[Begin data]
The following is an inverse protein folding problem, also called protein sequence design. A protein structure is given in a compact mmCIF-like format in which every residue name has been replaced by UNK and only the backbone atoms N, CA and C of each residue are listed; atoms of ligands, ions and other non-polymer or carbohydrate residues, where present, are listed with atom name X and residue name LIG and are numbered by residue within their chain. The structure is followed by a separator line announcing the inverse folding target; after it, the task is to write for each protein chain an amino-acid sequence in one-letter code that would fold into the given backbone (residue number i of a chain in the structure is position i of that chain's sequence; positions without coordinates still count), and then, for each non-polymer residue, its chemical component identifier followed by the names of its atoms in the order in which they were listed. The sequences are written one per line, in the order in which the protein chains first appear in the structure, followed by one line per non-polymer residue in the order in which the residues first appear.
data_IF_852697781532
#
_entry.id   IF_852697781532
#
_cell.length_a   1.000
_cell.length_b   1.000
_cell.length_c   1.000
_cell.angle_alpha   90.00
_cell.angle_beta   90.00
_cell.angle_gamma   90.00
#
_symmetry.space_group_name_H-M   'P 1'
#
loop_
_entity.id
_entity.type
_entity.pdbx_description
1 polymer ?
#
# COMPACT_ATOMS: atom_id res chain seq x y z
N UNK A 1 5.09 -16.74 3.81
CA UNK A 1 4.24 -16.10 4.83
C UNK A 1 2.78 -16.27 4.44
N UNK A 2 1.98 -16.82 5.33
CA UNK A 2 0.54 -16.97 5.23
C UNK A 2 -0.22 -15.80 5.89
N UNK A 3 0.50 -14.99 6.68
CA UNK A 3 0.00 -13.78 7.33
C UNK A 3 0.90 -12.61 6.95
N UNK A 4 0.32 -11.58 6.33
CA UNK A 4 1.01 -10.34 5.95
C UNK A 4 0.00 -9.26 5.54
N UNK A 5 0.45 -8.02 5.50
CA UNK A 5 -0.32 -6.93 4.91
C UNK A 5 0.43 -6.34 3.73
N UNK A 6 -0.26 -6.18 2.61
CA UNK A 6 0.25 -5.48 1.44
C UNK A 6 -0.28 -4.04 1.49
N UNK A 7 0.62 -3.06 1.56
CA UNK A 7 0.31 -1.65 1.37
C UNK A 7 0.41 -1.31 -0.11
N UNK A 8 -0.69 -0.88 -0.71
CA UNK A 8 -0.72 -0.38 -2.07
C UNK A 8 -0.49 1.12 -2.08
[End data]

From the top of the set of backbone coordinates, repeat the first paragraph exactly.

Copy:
The following is an inverse protein folding problem, also called protein sequence design. A protein structure is given in a compact mmCIF-like format in which every residue name has been replaced by UNK and only the backbone atoms N, CA and C of each residue are listed; atoms of ligands, ions and other non-polymer or carbohydrate residues, where present, are listed with atom name X and residue name LIG and are numbered by residue within their chain. The structure is followed by a separator line announcing the inverse folding target; after it, the task is to write for each protein chain an amino-acid sequence in one-letter code that would fold into the given backbone (residue number i of a chain in the structure is position i of that chain's sequence; positions without coordinates still count), and then, for each non-polymer residue, its chemical component identifier followed by the names of its atoms in the order in which they were listed. The sequences are written one per line, in the order in which the protein chains first appear in the structure, followed by one line per non-polymer residue in the order in which the residues first appear.